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Cryptid Fish

The animals listed here are fish, both bony and cartaligenous, which remain unrecognised by science. This includes ordinary fish, sharks, rays, and even the coelocanth.

  • Lake Illiamna "monsters" (Lake Iliamna in Alaska NA): Giant, and supposedly quite dangerous, fish are seen on and off in Lake Iliamna in southern Alaska. Although there have been some reports of rather different things in the lake, most reports speak of enormous barracuda-like fish which are often dangerous to people. Many researchers think that the Iliamna fish are probably large sturgeon, but I think that a species of giant pike is more likely. This is more fitting to the description, and a giant pike would be a formidable predator, thus being dangerous to people. Fish grow much bigger in colder climates, and a frigid Alaskan lake would support monstrous fish.

  • Cresent Lake giant eels (Cresent Lake in Newfoundland NA): Underwater workers in Cresent Lake, Newfoundland, had the scare of their life when they first went under to do repairs on the local dock systems. The waters were full of huge eels, all of them over 8 feet long and bigger around than a man's thigh, and according to the workers they were a little "over friendly". You get the picture. The testimony of the workers supports the local legend of lake creatures, which were dubbed "cressie" after the whole Loch Ness phenomenon. Since eels are migratory, and these aren't, I propose that they were a population of normal American eels which became land locked and caesed to migrate, thus allowing them to get larger.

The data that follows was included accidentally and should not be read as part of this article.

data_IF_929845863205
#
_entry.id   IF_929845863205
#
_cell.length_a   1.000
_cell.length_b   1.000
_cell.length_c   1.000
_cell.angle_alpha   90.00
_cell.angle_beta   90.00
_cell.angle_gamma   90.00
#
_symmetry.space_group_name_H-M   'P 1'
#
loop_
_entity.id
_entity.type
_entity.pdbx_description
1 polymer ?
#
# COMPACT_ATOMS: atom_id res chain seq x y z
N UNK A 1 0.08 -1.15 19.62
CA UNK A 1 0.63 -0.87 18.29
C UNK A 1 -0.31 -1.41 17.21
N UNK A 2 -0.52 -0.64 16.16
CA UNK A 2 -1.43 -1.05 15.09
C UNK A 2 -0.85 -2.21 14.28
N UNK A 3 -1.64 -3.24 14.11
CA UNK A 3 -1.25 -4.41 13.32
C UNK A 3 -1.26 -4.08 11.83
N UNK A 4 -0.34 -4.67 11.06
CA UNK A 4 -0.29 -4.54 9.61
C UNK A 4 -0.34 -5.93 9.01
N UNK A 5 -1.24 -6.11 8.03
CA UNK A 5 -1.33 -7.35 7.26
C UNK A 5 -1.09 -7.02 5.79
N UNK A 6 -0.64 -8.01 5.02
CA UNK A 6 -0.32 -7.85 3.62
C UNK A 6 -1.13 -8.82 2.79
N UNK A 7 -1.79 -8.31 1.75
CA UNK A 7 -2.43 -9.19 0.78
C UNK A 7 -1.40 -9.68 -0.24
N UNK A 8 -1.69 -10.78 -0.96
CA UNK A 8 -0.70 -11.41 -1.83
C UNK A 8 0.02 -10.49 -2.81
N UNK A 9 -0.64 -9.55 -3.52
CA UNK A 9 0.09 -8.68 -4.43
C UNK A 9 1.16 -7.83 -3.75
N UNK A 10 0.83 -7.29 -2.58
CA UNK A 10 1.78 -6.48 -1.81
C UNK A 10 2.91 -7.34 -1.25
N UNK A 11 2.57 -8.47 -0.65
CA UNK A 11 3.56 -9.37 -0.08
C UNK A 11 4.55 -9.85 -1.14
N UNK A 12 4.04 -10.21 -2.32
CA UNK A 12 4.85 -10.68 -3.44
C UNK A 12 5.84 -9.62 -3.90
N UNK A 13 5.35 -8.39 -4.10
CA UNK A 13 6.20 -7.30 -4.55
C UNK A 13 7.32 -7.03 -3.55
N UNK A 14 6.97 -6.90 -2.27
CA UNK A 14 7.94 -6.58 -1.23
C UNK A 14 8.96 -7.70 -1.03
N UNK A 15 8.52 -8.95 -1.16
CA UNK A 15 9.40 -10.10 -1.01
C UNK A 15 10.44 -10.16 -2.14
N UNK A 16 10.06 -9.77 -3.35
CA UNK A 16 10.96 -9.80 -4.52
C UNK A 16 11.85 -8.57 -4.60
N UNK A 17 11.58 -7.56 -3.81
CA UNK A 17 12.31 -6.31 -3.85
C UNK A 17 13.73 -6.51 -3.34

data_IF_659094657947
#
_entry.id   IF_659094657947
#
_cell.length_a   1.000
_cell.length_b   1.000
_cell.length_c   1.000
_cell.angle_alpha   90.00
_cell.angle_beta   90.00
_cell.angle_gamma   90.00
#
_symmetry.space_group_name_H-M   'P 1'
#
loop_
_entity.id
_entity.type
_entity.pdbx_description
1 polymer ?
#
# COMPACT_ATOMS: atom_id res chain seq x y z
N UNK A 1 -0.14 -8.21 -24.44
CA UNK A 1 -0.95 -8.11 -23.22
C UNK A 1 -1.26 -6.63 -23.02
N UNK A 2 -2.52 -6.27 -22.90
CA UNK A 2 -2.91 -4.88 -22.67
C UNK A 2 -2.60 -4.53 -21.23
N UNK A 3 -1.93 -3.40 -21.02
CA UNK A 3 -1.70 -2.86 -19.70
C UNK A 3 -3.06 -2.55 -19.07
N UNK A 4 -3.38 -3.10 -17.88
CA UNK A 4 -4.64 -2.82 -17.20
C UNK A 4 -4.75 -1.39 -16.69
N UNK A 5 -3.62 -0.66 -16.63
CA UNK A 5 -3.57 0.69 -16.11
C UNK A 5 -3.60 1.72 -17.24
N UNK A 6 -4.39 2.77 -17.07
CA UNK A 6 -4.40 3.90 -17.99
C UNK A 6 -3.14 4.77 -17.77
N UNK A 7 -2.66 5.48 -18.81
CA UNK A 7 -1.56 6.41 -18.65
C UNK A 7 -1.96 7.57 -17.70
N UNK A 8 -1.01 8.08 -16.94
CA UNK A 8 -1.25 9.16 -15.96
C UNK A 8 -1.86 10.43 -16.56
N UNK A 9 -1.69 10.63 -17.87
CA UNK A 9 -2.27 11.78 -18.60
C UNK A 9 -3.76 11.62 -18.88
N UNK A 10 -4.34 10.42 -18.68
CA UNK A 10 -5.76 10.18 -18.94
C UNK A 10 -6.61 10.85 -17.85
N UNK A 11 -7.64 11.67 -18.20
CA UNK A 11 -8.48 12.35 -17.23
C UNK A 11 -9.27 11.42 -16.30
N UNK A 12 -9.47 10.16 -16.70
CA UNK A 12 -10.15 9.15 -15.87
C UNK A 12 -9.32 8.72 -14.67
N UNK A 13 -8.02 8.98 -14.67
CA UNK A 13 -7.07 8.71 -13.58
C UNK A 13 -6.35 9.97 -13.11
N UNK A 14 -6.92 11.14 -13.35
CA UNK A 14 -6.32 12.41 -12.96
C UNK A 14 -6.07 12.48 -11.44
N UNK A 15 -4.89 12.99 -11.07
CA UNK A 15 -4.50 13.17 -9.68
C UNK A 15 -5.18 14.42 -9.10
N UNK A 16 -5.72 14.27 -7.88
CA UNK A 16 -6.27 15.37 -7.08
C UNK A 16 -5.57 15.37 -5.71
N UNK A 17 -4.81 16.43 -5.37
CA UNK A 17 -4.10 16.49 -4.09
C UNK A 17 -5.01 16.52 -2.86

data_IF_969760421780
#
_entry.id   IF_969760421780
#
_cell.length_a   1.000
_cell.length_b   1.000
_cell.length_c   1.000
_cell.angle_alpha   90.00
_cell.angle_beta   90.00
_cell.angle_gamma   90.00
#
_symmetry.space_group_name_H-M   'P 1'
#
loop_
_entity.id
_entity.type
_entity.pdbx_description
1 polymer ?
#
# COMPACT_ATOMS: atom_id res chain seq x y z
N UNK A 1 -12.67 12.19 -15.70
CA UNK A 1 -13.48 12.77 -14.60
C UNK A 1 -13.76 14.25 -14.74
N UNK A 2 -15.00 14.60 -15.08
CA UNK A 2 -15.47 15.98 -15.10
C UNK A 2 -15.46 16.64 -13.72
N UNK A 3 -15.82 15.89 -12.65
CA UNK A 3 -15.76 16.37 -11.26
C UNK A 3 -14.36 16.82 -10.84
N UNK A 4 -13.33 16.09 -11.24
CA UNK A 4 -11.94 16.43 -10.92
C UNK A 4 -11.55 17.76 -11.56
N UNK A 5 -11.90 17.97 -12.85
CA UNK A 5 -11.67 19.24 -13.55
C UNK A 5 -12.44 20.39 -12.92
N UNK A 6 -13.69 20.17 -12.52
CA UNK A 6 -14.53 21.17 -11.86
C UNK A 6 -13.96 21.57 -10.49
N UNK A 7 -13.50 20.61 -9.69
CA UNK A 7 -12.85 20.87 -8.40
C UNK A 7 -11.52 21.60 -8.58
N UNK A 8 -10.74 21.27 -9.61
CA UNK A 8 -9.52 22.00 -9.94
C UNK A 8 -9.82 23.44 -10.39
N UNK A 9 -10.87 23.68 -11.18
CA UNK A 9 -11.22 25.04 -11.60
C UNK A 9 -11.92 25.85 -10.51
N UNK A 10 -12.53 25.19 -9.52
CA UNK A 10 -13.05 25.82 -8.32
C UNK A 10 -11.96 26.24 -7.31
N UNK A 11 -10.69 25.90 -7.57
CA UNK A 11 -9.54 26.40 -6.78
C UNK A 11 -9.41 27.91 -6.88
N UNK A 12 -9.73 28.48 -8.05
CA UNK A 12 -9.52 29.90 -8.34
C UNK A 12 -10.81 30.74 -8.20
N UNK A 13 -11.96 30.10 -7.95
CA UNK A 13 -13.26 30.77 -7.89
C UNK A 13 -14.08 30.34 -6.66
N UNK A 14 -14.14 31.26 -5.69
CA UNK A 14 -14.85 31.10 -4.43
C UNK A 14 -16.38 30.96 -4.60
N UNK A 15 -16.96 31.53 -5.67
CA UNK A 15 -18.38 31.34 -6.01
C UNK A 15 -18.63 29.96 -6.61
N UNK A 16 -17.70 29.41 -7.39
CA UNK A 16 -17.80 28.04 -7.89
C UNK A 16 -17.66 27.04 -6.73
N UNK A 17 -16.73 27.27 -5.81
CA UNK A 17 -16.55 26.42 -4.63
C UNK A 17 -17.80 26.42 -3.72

• Lake Eufaula giant fish (Lake Eufaula in Oklahoma NA): Giant fish of two kinds, catfish and gar, have been seen in Lake Eufaula, and the signs of their presence also seen. These fish are said to get biger than 15 feet in lnegth, and to attack people from time to time. A normal sized gar is frightening enough; a 20 footer would cause me to die of fright. There are also said to be alligators and turtles the size of boats in the lake.

  • Giant catfish (All acorss North America): Almost any body of water has a legend of a giant catfish, usually called something like "old gramps" or something along those lines. However, a catfish over 20 feet in length is not considered normal, and as very few, if any, specimens exist of fish that large, I have included them here. The most interesting of these giant catfish stories is "big whitey", an 8 foot white catfish said to live in Deek's Pit in BC. The thing is, Deek's Pit is an old gravel pit which flooded when the workers hiot a hot spring, and all the fish in this man-mad lake were purposefully stocked. whitey is probably an imported fish, but he has never been caught, although he is often seen around the center of the pit. As for other giant catfish, they are probably just abnormally large individuals.

  • Possible new coelocanth colony (Proposed in the Gulf of Mexico NA): Loren Coleman has predicted that coelocanths will be discovered to live in the Gulf of Mexico. It was enough of a shock when they were discovered living off the Comoro Islands, and an even bigger one when another colony was discovered in Indonesia. The opinion of most researchers is that remnant population of coelocanths have survived in pockets around the world.